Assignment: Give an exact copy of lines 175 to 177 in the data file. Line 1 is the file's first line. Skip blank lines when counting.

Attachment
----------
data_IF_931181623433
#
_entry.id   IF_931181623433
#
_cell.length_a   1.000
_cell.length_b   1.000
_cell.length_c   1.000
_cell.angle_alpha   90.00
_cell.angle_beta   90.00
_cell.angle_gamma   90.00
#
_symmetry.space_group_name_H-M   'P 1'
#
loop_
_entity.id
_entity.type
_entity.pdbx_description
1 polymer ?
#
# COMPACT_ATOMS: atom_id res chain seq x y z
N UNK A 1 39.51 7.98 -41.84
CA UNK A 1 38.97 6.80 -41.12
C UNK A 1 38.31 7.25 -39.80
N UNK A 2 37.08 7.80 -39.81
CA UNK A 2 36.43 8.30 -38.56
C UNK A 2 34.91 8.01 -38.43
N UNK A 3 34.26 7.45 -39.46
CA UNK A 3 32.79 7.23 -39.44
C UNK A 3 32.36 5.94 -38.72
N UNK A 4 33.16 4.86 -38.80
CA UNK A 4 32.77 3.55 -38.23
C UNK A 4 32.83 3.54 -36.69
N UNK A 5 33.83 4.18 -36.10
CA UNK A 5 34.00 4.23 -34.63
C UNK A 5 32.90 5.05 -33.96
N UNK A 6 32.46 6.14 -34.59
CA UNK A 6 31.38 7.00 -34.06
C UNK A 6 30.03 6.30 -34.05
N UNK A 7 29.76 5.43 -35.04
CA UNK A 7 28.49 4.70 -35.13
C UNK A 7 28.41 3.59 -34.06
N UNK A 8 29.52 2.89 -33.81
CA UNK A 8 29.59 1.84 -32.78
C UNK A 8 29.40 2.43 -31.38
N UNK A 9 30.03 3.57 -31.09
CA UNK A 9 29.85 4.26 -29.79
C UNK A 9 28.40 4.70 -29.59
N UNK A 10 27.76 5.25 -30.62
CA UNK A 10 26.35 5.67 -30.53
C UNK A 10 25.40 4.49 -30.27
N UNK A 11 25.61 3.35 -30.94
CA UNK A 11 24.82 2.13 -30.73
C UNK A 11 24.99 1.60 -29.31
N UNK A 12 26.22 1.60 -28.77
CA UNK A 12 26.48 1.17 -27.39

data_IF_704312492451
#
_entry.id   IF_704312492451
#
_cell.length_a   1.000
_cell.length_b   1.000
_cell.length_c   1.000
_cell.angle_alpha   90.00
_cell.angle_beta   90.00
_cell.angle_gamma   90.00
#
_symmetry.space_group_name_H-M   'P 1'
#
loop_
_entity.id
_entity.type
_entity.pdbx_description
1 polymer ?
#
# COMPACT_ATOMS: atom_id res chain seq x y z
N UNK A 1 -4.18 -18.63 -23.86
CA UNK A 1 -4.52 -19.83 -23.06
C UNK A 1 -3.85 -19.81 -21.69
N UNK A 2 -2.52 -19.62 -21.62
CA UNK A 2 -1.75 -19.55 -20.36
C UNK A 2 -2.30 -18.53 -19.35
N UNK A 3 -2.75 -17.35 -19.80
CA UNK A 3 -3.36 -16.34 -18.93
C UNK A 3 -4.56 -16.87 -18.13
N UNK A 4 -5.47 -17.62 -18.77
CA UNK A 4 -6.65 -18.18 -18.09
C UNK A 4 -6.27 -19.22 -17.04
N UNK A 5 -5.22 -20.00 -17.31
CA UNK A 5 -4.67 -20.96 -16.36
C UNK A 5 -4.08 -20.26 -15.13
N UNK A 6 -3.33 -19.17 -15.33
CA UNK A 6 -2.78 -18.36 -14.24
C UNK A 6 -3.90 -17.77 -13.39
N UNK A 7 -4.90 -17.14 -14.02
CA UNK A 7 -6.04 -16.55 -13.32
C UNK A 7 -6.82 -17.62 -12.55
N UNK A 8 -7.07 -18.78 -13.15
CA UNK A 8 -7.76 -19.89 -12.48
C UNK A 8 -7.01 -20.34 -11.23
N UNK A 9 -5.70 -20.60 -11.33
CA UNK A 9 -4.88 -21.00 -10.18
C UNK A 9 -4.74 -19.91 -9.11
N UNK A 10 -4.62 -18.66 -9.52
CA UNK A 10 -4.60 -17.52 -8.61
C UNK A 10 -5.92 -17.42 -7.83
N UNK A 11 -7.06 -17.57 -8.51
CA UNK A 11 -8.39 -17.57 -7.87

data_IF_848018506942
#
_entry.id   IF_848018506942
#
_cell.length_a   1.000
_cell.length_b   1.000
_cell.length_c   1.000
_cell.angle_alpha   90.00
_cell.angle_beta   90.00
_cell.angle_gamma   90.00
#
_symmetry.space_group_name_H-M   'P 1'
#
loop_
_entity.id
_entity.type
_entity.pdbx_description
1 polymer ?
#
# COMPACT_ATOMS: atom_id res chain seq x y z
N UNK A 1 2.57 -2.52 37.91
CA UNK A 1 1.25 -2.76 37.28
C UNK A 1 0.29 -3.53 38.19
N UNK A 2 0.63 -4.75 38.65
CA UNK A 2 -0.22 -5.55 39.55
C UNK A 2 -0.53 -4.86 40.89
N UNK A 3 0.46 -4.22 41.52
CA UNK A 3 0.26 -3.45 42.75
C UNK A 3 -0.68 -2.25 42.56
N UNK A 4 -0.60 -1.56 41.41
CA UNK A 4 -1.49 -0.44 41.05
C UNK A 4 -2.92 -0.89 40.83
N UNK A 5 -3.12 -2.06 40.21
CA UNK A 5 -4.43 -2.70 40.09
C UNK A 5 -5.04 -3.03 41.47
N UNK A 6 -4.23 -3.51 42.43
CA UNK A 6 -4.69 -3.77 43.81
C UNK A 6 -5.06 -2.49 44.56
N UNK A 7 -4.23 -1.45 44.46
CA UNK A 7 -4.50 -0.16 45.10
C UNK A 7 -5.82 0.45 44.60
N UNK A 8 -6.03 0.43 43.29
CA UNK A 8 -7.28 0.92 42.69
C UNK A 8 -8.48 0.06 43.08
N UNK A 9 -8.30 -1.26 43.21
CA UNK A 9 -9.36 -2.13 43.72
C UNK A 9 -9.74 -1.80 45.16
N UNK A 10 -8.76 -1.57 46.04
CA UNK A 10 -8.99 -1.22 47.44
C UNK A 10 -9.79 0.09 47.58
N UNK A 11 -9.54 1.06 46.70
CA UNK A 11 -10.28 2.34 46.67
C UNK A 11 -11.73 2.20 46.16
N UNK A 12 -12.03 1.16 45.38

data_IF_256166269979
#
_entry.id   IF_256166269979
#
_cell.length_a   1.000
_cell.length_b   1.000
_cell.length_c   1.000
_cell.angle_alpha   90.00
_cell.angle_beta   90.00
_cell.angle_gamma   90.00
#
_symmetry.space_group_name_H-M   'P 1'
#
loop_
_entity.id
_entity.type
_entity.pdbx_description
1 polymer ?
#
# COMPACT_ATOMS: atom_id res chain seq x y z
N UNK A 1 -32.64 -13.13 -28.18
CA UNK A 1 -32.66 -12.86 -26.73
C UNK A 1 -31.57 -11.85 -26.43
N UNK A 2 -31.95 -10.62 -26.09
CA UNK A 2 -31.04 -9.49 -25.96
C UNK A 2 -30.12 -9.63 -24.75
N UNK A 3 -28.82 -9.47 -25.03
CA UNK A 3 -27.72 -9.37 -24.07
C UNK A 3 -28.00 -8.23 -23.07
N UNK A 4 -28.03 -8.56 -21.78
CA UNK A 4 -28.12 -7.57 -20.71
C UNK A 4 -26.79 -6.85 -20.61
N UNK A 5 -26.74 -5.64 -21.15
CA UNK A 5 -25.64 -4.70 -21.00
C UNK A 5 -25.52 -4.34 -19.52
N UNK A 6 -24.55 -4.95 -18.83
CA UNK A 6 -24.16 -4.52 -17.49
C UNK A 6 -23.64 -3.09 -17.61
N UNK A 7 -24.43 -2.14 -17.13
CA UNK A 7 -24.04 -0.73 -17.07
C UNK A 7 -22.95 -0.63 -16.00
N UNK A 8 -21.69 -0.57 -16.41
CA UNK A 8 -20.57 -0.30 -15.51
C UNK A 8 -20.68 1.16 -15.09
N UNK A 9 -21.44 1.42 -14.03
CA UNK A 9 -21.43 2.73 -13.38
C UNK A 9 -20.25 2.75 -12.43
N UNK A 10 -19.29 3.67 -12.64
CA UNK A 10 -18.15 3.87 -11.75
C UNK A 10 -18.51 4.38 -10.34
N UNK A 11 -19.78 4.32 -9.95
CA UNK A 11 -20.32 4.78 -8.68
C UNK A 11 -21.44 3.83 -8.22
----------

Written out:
loop_
_entity.id
_entity.type